Loudness Normalisation is unavoidable. No longer is it advantageous to limit the master into oblivion. Most services will turn it back down again, revealing all the distortion caused by ferocious limitering. At present, Youtube, Spotify, Tidal, and iTunes, along with broadcasters and other streaming services, are all employing some form of loudness normalisation. Understanding the effects of the encoding and normalising of each of these services is more and more important to ensure your music sounds great everywhere.
MasterCheck Pro by NUGEN Audio, now at version 1.5, is a loudness meter with a number of extra functions, which really help ensure you know what’s going to happen to your mix on a number of platforms. While there are plenty of available meters, both paid and free, MasterCheck Pro offers you a number of extra features difficult to find elsewhere.
I have found with the meters I’ve tried that often the important values aren’t immediately obvious and take a bit of work to find, but NUGEN Audio clearly taken the time to make the wealth of data clearly visible and easy to understand. While the plugin has a theme of dark colours, the important numbers are placed deliberately and clearly in white, at the top centre of the plugin.
That all-important integrated loudness value, switchable between the American standard LKFS and the European LUFS, sits underneath (as of v1.5) the newer PSR (peak to short-term loudness) value. While the more traditional PLR (displayed above a meter on the left hand side of the plugin) gives an overall understanding of the microdynamics within a track or album, PSR is a really helpful guideline for spotting and avoiding adverse compression or limiting effects in shorter, louder sections within the track. To the left is a meter showing the short term and integrated loudness, and a short term PLR meter (with the integrated value above). On the right is a stereo true peak meter, with the peak levels displayed above.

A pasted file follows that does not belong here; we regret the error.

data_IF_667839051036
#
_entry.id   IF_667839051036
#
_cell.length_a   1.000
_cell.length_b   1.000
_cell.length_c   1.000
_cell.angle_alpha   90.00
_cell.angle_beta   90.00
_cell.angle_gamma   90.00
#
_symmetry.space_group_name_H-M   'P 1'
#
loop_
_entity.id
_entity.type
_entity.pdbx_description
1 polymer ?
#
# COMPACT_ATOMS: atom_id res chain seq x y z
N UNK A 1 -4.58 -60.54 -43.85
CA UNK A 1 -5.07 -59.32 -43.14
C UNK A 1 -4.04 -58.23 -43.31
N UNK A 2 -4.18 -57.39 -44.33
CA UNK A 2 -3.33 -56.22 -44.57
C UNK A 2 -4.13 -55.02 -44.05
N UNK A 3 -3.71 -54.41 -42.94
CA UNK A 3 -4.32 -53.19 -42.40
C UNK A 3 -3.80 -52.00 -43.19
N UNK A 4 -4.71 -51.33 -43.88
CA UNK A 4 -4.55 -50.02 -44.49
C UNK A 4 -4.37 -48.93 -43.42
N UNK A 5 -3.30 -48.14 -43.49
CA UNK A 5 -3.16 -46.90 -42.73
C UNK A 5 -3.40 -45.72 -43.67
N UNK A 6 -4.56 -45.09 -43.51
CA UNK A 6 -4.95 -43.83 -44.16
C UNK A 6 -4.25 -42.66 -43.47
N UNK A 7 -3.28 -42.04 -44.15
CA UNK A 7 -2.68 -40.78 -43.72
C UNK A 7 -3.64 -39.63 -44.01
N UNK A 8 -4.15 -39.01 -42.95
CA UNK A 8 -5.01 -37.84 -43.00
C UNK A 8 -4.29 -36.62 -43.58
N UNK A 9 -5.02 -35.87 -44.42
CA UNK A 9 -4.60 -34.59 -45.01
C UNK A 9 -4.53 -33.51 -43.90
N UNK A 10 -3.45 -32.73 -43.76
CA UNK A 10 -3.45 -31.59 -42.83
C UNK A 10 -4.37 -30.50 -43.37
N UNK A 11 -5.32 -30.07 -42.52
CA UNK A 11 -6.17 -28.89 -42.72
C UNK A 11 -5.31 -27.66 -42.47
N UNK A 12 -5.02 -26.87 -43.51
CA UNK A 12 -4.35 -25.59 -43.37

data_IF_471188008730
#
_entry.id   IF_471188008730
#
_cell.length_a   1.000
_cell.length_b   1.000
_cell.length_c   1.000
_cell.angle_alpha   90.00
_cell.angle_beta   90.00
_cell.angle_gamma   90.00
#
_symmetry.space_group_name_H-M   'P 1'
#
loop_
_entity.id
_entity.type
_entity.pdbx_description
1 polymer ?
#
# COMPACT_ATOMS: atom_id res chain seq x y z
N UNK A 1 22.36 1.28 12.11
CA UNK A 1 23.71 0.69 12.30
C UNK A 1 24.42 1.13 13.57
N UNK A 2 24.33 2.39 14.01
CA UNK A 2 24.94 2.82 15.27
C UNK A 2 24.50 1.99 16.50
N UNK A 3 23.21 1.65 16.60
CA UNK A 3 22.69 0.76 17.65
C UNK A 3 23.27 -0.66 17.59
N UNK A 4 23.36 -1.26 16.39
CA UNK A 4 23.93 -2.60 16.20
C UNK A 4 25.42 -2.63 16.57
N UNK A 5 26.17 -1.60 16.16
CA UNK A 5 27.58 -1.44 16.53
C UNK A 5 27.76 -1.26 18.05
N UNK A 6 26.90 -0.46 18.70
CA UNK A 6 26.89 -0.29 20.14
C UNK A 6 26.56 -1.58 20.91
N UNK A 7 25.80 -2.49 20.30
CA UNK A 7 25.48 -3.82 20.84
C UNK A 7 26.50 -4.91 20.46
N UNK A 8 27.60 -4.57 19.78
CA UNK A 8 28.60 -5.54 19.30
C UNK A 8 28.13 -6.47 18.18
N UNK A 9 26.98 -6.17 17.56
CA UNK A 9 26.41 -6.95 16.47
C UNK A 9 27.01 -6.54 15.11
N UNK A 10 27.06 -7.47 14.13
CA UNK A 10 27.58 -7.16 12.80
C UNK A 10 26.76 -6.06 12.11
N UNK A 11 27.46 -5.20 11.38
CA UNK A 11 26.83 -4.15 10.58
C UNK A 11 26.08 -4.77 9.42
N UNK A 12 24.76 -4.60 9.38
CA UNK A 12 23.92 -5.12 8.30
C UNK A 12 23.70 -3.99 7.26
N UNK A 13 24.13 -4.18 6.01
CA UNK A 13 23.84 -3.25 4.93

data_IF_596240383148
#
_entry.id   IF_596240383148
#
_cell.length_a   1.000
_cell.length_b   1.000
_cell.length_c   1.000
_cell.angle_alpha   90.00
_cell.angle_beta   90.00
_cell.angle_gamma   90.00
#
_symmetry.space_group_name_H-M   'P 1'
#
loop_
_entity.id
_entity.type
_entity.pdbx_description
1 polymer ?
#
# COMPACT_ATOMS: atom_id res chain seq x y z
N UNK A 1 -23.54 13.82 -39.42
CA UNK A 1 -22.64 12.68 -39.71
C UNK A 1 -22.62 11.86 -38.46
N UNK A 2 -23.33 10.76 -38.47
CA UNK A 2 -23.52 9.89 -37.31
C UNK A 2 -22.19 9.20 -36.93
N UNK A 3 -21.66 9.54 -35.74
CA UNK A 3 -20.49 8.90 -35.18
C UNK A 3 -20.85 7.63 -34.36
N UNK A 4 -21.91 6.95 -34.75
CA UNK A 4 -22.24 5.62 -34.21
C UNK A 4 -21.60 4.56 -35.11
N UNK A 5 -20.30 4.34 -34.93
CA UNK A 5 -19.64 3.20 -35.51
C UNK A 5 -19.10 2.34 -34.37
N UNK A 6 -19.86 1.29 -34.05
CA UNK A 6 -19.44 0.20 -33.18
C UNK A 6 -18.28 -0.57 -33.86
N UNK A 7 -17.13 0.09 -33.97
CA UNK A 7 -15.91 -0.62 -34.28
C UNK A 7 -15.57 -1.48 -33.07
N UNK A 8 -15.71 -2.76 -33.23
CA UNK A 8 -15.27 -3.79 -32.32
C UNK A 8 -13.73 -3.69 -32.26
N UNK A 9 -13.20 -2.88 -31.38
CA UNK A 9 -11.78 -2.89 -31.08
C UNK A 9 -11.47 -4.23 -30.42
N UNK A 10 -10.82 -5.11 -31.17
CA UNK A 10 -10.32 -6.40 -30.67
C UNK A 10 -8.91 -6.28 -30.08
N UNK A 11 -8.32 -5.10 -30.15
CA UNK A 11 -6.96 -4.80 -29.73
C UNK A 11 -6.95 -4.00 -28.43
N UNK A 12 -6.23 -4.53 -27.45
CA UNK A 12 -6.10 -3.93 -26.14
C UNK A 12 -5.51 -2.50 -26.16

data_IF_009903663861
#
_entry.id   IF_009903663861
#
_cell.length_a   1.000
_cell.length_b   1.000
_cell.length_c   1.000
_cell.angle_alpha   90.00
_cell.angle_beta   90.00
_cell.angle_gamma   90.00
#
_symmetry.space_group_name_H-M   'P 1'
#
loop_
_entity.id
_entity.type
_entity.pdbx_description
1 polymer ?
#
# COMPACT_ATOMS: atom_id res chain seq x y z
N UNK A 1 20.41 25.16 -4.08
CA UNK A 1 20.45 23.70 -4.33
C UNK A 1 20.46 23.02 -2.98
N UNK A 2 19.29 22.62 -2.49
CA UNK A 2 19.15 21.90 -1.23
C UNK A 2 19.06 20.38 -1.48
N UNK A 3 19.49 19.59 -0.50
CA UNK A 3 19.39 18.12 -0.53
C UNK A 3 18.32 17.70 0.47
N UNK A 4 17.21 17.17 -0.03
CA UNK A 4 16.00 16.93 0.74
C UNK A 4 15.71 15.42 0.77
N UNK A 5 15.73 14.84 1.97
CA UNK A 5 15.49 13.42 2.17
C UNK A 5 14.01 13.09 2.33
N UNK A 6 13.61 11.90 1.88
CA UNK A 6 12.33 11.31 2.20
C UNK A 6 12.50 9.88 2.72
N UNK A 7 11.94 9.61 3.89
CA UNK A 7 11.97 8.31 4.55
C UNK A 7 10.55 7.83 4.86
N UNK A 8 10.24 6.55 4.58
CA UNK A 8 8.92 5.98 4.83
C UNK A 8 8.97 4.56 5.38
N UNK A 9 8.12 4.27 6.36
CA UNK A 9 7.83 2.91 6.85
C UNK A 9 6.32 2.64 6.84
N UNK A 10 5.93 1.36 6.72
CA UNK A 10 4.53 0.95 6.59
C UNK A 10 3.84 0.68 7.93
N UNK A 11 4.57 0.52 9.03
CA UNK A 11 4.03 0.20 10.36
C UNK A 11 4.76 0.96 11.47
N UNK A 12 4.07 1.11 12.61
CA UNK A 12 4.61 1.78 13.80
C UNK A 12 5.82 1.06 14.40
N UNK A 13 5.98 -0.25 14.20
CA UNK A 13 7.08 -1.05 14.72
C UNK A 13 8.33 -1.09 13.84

They haven’t stopped there though, and the extra features MasterCheck Pro boasts set it apart from other available meters. Most notably, at the bottom of the screen is a section whereby, using the supplied presets, you can audition and meter an array of different date compression codecs in real time. The demystifying of lossy compression’s effect on your audio is wonderful – straight away you can see if a particular codec will cause the track to clip, even if the original peaks well below 0dBFS. To be able to monitor the encoded audio in real time is a bonus, great for checking up on what a low bitrate will do to your audio. You can even monitor the difference signal between codecs and your original track! Scrolling through the supplied presets gives you the codecs for all major platforms and broadcasters, including in v1.5 Apple’s AAC.
The presets will also set the target loudness level, shown just under the integrated loudness value, for the varying platforms. Using the Offset to Match button you can instantly hear how your audio’s level will be altered once it goes through the normalisation process.
NUGEN have also given us the option of using an external reference to match levels. This is great for checking your mix against a reference track, but also has another useful application:
When mixing it’s easy to trick your ears into believing a plugin has made things sound better, when in fact you’ve just made it louder. MasterCheck Pro can help ensure you’re making positive decisions in your mix/mastering chain by placing their SEND plugin at the start of the chain. Setting the Send as the external reference for MasterCheck will allow you to measure and offset any changes in loudness, so you can AB to hear exactly what the processing is doing.
I think MasterCheck Pro is a great loudness meter. Crammed full of useful features, the interface is still clear and concise, conveying a great deal of information without feeling overwhelmed by data.
To be able to quickly check up on how broadcasters or codecs will affect the sound of your mix, without having to dig around the internet to find their practices, is a huge time saver. Also, the ability to create your own presets, set your own target level and choose your own custom set of codecs will no doubt save even more time. The only caveat for me is the delay caused by the encoders, which, while varying depending on the particular formats loaded, maxed out at a whopping 200ms in Pro Tools.
If you don’t need the encoders running it’s possible to bring the delay right down using the standard MasterCheck presets, which removed it entirely in the case of my 2016 MacBook Pro.
MasterCheck Pro is a great Swiss army knife loudness measurement tool, which I would certainly recommend to those serious about maximising the quality of their work across varying platforms.
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